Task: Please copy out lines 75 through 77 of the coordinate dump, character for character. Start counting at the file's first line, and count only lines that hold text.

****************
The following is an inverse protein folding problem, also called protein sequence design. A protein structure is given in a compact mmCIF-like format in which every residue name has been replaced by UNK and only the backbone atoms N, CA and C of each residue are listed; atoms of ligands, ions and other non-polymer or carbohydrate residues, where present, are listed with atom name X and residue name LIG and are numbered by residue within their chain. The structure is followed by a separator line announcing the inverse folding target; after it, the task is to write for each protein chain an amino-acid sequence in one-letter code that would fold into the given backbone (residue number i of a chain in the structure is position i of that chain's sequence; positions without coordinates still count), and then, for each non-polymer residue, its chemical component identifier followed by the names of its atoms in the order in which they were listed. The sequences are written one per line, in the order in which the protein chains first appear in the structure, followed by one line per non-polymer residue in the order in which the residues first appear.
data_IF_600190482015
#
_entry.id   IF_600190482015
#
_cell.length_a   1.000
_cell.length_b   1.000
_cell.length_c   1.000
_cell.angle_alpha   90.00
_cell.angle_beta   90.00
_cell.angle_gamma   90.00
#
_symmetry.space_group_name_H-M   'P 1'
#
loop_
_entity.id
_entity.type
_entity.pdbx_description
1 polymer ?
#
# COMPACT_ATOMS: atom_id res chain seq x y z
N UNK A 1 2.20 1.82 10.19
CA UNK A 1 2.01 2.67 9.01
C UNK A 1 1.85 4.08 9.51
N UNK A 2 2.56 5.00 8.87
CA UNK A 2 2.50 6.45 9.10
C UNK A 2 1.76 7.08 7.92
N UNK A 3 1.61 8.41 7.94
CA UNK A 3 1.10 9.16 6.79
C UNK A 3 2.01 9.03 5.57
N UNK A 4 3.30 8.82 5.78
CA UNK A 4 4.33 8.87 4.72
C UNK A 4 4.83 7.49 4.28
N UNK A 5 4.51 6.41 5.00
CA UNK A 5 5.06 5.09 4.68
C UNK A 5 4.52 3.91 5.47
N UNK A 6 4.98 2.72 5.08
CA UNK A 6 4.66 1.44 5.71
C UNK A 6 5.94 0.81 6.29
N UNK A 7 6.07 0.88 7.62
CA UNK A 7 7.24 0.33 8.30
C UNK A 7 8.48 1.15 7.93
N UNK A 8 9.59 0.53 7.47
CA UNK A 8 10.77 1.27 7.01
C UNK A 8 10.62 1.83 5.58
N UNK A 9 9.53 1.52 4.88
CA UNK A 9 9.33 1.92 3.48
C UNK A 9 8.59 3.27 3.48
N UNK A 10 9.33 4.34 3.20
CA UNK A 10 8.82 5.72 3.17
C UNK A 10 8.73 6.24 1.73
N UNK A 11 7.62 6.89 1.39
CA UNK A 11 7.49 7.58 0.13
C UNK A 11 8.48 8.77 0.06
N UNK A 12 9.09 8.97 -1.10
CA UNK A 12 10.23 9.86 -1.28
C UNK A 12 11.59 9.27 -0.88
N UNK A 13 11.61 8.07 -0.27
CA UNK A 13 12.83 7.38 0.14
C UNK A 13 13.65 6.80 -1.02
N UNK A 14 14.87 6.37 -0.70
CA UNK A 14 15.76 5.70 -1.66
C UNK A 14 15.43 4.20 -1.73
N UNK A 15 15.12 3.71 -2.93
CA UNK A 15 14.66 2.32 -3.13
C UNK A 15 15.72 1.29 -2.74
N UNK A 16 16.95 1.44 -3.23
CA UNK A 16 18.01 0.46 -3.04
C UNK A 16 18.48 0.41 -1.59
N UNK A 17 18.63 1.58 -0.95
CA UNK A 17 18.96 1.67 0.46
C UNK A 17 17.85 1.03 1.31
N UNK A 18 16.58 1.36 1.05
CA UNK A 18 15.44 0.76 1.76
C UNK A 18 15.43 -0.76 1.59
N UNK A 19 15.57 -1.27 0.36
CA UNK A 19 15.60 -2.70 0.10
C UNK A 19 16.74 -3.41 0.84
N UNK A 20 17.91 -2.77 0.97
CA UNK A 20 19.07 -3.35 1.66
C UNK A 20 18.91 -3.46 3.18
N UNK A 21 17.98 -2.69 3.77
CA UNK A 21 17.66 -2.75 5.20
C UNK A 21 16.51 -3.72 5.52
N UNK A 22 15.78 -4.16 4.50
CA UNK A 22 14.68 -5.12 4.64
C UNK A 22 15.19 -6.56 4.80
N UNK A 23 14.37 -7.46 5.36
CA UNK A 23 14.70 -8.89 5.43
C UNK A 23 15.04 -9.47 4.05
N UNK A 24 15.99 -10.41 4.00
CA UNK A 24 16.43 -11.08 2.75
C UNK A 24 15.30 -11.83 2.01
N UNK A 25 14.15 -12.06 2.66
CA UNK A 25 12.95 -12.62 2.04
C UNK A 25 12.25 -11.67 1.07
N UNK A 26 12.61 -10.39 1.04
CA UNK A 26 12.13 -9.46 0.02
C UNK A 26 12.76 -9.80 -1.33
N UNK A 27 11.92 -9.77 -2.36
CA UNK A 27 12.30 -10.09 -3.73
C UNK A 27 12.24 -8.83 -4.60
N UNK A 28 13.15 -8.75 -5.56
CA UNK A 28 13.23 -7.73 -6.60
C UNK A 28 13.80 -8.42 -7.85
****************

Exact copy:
C UNK A 18 15.43 -0.76 1.59
N UNK A 19 15.57 -1.27 0.36
CA UNK A 19 15.60 -2.70 0.10